Residents of Nairobi, Mombasa and several other parts of the country may soon be able to travel to yellow fever-free countries without being asked to produce a certificate of vaccination.
Likewise, foreigners may also visit these areas without having to be vaccinated against yellow fever after the areas were reclassified as low-risk zones.
This means Kenyans who can prove extended residence in the exempted areas may not require vaccination when they travel to yellow fever free countries.
In a revised global yellow fever risk map and recommendations for vaccination, to be published next month, Nairobi and Mombasa are now classified as low risk zones.
Previously, the World Health Organisation classified the whole country as disease endemic and recommended vaccination for all travellers aged nine months or older.
The entire North Eastern Province, Kilifi, Kwale, Lamu, Malindi and Tana River in Coast Province have also been classified as areas with low potential for exposure.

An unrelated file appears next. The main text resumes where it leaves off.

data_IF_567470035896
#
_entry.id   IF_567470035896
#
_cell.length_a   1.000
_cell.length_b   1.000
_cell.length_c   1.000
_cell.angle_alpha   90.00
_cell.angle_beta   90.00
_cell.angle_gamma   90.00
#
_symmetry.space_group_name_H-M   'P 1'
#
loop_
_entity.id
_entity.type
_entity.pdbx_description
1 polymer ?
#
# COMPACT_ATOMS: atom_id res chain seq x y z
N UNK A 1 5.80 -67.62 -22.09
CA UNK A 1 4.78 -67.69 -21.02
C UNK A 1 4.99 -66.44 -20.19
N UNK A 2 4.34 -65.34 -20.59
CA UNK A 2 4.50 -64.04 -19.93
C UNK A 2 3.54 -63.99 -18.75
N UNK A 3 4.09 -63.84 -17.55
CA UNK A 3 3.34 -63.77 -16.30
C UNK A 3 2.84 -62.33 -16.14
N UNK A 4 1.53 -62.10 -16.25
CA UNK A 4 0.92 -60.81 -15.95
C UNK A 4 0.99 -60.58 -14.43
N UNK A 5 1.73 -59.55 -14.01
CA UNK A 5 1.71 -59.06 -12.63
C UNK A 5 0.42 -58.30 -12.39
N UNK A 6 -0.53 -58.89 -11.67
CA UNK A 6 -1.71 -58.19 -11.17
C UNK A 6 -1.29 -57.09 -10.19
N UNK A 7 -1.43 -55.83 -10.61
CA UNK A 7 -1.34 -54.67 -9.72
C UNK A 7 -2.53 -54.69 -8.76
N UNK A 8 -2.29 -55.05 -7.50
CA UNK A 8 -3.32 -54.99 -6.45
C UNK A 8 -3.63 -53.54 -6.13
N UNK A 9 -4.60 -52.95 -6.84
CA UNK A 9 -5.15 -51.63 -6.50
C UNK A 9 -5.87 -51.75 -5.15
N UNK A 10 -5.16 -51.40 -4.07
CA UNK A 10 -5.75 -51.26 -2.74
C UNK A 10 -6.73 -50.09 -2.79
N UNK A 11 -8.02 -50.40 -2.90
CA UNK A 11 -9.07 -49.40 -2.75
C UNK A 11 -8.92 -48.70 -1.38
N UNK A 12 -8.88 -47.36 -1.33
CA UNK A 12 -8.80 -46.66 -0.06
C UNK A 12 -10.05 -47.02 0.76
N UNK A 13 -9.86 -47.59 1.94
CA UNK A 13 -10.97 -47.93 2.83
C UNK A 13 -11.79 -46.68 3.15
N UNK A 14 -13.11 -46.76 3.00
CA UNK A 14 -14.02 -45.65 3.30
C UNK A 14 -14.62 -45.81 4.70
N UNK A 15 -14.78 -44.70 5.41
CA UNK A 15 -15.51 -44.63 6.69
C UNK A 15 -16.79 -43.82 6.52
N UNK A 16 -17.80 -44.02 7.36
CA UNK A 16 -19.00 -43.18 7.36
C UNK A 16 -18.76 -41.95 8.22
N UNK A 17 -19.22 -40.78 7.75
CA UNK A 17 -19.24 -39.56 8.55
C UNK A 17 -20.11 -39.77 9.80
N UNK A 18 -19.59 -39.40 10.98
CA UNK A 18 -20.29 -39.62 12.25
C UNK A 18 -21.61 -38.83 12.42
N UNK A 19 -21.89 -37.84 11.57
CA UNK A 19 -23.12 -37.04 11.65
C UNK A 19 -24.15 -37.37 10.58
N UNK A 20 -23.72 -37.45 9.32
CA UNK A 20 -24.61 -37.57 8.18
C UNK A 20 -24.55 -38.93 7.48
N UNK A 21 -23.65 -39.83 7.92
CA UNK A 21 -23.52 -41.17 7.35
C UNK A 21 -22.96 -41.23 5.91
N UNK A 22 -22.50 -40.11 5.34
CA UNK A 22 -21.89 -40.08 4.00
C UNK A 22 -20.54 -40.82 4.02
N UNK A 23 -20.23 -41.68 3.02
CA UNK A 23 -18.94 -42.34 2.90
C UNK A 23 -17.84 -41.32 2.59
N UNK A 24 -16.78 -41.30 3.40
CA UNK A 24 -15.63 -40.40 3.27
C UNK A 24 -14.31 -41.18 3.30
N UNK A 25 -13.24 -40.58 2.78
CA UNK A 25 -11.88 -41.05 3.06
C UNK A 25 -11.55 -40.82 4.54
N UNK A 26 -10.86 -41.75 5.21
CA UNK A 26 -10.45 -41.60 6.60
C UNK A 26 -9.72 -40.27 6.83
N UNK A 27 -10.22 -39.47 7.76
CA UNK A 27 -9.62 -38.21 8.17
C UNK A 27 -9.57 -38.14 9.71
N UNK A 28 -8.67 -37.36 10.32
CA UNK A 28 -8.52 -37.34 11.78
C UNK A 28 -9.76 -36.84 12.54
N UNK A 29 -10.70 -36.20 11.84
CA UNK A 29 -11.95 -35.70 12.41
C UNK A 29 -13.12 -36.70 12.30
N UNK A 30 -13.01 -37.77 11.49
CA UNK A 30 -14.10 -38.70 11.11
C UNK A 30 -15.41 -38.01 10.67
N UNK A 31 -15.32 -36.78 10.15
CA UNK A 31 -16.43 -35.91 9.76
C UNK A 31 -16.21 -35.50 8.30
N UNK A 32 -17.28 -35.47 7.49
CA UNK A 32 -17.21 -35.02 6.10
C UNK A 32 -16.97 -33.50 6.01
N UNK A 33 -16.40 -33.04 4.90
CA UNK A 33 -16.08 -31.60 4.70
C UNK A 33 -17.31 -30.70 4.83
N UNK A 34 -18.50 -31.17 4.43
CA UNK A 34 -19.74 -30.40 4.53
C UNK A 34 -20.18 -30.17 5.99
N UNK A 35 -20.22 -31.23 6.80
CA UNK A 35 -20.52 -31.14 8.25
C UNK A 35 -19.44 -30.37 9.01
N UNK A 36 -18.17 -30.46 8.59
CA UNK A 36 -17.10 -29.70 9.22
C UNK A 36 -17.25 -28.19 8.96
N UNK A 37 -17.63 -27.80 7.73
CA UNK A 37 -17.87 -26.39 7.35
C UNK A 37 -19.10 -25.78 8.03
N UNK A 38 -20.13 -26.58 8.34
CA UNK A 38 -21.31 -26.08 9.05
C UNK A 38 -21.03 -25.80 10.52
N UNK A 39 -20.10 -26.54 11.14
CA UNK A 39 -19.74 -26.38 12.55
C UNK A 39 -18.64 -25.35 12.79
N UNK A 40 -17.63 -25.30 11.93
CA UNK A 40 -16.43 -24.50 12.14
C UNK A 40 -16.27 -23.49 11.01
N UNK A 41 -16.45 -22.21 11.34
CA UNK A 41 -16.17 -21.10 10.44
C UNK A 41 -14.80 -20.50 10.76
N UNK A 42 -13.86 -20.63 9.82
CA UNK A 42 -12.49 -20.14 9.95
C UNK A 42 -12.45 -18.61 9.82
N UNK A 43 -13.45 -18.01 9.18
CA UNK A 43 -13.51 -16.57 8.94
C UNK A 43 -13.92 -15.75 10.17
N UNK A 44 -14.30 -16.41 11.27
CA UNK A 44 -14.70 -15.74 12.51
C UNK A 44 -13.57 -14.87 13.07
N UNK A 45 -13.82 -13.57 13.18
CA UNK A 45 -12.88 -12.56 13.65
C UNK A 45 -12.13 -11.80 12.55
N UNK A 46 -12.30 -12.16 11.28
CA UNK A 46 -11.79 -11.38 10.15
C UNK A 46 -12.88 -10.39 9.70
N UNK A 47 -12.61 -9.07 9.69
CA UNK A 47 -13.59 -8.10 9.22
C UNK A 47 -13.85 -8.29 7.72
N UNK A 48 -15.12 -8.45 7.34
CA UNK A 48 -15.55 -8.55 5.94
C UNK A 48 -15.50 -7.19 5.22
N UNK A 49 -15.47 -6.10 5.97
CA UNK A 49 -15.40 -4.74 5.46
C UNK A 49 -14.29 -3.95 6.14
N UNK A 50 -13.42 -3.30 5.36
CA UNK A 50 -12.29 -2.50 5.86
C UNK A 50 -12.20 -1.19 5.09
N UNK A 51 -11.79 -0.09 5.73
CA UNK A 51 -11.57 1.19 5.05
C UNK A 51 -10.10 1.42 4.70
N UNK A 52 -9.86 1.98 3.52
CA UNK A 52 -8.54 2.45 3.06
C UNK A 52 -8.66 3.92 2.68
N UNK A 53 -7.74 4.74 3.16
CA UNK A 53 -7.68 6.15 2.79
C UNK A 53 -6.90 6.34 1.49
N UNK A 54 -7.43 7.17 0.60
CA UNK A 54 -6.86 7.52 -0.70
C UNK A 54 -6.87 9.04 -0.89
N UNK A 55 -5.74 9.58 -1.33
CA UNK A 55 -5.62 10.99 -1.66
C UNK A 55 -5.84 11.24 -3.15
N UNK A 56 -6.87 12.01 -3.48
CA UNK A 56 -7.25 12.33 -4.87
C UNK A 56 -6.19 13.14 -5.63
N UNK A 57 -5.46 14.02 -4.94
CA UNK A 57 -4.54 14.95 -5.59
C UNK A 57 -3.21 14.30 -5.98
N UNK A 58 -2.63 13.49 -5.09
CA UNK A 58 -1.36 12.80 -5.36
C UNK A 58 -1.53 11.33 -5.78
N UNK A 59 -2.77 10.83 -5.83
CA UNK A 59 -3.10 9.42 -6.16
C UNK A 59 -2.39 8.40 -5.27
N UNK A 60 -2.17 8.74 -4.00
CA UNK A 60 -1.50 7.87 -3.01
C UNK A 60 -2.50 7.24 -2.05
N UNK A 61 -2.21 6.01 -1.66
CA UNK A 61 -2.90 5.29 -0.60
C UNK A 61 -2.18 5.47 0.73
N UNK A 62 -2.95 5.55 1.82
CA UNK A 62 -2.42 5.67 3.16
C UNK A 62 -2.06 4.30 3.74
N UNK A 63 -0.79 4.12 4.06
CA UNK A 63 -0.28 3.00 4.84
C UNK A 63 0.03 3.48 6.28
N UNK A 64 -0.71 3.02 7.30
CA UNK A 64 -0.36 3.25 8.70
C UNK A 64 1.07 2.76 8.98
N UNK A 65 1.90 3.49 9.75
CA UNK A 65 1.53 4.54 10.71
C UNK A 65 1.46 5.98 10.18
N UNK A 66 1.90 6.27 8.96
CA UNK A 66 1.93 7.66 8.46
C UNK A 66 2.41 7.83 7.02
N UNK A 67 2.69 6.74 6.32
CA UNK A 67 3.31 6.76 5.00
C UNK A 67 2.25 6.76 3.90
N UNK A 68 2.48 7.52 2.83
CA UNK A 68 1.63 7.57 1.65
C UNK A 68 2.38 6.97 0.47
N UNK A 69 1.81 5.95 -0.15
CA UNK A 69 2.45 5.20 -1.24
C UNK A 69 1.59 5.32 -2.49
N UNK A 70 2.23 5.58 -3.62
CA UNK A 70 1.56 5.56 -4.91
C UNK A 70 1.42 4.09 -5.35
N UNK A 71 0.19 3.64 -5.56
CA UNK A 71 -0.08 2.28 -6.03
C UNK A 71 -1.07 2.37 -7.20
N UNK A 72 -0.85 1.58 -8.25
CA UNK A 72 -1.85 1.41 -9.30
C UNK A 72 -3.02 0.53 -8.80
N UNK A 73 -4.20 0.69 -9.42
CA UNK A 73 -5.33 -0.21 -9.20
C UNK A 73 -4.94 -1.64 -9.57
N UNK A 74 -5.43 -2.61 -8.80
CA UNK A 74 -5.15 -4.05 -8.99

According to the new reclassification, travellers to and from low risk areas may no require to produce proof of vaccination.
Tanzania, which was previously in the WHO map of yellow fever endemic zones, is now reclassified as a low risk zone.
"Tanzania was previously classified as endemic. However, no cases of yellow fever in human beings or in non-human primates have been reported," says an advance online report posted in The Lancet on Tuesday.
The whole of Uganda and parts of Somalia, however, remain classified as high-risk areas.